Levi Polgar before his accident at six years old.
“At that time, Gentamicin was hard to find. Astoundingly, they managed to get their hands on some. I think I took so many antibiotics that the hospital I was in is still suffering from a depletion of resources caused by yours truly!
I had five operations and endured many medical mistakes. I would gladly erase those two years of my life.”

He says that he forgave those who harmed him and accepted personal responsibility for his fate. It was the only way to stop himself from obsessively asking the question why.

“I didn’t finish high school. I dropped out. There are no heartwarming stories to tell. The truth is that I was a hooligan. I’m sorry to say it. But without the boy I was then, the man I am today would not exist. The past needs to be respected.”

The second suffering

As a teenager, Levi got involved in judo and bodybuilding, which is how he bulked up to 230 pounds. At 19 years old, he moved to Hungary where he began working on construction sites. To impress his co-workers, he would lift up two sacks of material at the same time, each one weighing 100 pounds.

After spending eight years away from home, he returned to Aiud. He began to spend days at the bedside of his dying grandfather. His grandpa was the man who raised him and taught him the importance of assuming the consequences of your actions.

“I did not leave Romania as an angel and turn into a little devil while in Hungary. I was a little devil when I left and I came back the same way,” affirms Levi.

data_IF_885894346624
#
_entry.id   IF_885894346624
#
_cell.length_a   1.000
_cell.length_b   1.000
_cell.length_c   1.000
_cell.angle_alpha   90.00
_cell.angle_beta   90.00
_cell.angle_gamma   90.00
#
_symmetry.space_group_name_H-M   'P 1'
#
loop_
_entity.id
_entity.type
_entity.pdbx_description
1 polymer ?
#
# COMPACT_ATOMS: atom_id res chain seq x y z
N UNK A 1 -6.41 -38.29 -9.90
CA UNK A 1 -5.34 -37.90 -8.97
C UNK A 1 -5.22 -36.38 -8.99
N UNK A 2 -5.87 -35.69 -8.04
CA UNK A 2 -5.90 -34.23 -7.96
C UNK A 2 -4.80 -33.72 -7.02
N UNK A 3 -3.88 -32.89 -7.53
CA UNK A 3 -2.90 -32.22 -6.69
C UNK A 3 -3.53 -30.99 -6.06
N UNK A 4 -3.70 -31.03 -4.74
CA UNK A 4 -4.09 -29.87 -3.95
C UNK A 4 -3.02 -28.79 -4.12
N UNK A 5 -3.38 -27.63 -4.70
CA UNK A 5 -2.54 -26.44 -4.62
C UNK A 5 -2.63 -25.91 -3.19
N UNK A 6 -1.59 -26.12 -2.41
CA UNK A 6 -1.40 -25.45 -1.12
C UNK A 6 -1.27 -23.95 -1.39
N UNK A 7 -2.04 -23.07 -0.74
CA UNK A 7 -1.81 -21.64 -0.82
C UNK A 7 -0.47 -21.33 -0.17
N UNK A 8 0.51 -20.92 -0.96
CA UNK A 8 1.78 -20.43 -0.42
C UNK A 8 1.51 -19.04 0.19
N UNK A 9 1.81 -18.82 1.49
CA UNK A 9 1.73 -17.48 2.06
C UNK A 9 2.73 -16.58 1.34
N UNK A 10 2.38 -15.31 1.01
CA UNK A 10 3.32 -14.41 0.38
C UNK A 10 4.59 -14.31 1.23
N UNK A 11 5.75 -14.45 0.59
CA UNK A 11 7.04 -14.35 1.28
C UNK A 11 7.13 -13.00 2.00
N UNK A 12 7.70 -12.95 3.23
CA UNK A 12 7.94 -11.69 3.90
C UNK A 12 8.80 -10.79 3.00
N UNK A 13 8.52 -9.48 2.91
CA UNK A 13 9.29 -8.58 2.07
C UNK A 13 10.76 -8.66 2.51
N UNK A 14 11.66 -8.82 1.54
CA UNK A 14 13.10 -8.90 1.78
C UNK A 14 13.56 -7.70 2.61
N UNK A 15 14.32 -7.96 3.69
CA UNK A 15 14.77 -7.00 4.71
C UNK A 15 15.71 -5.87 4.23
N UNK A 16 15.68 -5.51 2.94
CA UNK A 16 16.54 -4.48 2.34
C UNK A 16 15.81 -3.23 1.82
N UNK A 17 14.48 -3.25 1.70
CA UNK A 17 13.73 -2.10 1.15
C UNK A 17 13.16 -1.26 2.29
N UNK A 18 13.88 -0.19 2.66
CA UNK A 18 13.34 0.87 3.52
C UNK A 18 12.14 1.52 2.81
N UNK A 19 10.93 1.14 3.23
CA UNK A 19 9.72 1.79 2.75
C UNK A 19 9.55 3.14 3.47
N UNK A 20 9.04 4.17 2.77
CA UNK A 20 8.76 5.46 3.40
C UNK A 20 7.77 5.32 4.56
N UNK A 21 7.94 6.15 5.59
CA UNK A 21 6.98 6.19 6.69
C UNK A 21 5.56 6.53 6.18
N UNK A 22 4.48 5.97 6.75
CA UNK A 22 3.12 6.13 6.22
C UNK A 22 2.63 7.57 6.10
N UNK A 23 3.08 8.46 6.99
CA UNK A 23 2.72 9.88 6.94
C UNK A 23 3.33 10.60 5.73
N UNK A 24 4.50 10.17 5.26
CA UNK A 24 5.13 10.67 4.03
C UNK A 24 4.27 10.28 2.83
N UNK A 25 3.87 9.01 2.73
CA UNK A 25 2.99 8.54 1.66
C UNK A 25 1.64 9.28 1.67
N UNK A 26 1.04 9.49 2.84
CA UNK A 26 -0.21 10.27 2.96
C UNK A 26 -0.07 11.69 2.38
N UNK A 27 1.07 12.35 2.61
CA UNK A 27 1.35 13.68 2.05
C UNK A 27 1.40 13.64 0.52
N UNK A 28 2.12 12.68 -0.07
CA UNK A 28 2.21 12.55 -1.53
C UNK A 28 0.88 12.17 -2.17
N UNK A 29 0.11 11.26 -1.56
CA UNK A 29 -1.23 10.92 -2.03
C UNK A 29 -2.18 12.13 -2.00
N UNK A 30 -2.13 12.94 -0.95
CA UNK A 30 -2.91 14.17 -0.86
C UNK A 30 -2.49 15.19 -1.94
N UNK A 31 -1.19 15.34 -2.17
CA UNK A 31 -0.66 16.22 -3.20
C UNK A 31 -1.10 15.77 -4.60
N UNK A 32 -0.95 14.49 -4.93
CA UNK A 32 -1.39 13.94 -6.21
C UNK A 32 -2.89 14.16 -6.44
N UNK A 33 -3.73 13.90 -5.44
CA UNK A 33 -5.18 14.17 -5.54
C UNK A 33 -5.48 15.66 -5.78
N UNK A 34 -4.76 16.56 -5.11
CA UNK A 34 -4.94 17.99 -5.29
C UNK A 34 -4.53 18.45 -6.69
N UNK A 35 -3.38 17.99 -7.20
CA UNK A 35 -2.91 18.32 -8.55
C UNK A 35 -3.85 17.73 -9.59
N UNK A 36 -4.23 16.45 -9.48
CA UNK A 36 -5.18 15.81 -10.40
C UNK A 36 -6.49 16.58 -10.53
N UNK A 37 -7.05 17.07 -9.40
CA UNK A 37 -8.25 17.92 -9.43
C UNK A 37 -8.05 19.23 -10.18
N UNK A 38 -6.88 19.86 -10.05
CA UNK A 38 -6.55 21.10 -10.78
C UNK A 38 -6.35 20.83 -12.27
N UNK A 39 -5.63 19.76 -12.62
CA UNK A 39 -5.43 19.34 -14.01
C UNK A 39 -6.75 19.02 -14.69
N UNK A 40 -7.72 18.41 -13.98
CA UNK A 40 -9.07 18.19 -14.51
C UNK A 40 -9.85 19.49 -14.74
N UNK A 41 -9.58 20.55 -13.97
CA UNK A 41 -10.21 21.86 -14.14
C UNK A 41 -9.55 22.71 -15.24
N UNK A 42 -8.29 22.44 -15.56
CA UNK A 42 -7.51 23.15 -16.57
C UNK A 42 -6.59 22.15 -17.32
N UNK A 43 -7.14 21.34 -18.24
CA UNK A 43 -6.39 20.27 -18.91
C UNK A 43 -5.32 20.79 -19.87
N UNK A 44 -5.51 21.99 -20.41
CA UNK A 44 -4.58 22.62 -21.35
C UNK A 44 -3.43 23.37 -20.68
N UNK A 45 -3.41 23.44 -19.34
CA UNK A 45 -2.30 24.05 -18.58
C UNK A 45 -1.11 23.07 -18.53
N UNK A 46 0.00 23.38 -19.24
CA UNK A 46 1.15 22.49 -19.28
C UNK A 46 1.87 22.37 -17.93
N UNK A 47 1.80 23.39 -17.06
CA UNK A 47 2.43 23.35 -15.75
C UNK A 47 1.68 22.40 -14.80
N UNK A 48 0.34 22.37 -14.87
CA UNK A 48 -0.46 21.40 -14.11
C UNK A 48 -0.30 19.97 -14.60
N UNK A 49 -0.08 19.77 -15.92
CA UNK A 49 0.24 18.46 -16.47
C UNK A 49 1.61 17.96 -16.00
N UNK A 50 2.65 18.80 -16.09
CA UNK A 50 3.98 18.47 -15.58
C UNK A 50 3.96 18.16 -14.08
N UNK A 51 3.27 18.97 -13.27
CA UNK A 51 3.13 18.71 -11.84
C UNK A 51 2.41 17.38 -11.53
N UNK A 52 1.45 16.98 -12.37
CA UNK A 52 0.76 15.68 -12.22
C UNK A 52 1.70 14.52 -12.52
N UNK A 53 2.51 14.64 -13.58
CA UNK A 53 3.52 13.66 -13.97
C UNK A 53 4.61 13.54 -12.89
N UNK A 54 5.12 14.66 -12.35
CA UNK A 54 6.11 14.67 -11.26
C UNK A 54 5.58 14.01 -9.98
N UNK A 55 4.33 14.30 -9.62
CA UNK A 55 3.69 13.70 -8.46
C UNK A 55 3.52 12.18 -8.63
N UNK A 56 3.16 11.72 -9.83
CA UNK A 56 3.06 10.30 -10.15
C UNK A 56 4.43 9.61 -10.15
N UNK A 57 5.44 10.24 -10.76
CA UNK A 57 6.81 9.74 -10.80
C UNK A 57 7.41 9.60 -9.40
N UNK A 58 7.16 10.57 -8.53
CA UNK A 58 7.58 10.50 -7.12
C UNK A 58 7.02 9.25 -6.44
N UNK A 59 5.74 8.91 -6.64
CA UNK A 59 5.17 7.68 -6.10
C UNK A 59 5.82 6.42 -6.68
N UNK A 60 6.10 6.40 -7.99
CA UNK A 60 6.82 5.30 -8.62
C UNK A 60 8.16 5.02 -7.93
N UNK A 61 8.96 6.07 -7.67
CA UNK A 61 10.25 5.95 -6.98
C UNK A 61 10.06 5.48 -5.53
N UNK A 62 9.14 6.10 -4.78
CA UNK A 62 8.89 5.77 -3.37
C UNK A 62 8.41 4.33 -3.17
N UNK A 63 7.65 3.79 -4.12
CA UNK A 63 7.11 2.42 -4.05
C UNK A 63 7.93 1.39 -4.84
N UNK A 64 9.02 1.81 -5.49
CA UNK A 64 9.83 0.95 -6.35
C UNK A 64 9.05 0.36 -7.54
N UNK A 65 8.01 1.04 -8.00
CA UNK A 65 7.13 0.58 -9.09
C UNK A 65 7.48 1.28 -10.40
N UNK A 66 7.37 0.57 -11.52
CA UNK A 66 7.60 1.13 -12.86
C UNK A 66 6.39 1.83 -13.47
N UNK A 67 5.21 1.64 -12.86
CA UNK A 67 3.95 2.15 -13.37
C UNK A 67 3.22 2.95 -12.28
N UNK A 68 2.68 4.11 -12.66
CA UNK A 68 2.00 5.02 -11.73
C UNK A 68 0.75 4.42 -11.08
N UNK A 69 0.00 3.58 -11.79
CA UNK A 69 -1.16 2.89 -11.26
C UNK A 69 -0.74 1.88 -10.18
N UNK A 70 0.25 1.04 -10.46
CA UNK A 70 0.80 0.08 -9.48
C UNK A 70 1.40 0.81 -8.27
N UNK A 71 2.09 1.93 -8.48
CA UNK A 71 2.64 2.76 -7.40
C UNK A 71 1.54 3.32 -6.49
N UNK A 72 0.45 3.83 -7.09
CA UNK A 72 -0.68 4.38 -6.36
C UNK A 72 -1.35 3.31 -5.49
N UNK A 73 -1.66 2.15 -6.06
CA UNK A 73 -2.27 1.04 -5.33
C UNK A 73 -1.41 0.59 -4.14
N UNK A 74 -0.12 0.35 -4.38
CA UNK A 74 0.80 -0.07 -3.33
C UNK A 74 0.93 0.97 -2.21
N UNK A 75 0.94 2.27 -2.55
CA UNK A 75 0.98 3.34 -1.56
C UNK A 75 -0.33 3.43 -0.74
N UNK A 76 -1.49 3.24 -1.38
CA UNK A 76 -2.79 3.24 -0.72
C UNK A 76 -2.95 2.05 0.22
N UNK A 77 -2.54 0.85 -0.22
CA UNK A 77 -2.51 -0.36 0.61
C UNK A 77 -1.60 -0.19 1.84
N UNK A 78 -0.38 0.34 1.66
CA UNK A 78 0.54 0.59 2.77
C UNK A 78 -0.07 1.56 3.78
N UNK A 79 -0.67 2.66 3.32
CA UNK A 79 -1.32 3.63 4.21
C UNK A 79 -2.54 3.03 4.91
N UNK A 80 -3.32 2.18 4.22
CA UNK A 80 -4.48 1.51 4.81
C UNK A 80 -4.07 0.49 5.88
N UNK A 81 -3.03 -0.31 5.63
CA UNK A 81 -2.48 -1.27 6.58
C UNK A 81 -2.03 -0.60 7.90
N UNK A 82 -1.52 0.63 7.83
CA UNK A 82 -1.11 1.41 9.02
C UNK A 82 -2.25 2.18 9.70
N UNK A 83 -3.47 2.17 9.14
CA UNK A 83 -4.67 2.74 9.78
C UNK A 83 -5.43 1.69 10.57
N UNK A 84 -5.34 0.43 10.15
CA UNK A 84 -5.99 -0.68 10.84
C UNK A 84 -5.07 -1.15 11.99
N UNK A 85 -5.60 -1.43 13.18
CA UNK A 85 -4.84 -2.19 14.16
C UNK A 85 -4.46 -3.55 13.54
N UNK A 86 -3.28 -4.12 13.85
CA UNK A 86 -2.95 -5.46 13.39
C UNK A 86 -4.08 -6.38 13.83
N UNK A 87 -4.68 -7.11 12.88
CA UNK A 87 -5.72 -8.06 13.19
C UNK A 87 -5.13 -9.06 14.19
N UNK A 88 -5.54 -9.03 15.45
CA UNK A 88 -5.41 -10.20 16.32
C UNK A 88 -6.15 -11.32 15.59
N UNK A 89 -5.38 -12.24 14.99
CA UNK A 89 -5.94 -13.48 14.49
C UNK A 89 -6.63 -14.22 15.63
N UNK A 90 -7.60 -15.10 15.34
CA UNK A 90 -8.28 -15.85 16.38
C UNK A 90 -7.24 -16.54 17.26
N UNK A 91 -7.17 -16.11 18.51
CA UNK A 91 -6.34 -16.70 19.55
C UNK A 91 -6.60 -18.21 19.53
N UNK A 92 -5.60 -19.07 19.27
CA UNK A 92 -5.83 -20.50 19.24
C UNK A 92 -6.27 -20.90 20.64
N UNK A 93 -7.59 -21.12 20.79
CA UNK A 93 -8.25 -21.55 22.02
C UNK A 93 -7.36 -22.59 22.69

Back home in Aiud, Levi got Hepatitis A at the same time his grandfather died. He faced great suffering for the second time in his life. That was when he decided what he would do next.

“It’s very difficult to lose the only person who believes in you. The person who has taught you so many things. The person who can tell you when to stop.
What to do next? It felt like I had too many loose ends to tie up. That I was consciously disadvantaging myself. Grandpa’s death was a wake up call to take responsibility for my life. That’s when I started running, leaving my vices behind and dropping the extra pounds.”


Ever since he began running, Levi started raising funds for different causes. Since 2015, he has been organizing a marathon in Aiud. The donations collected from the participants help fund two NGOs that run social and charitable programs for children.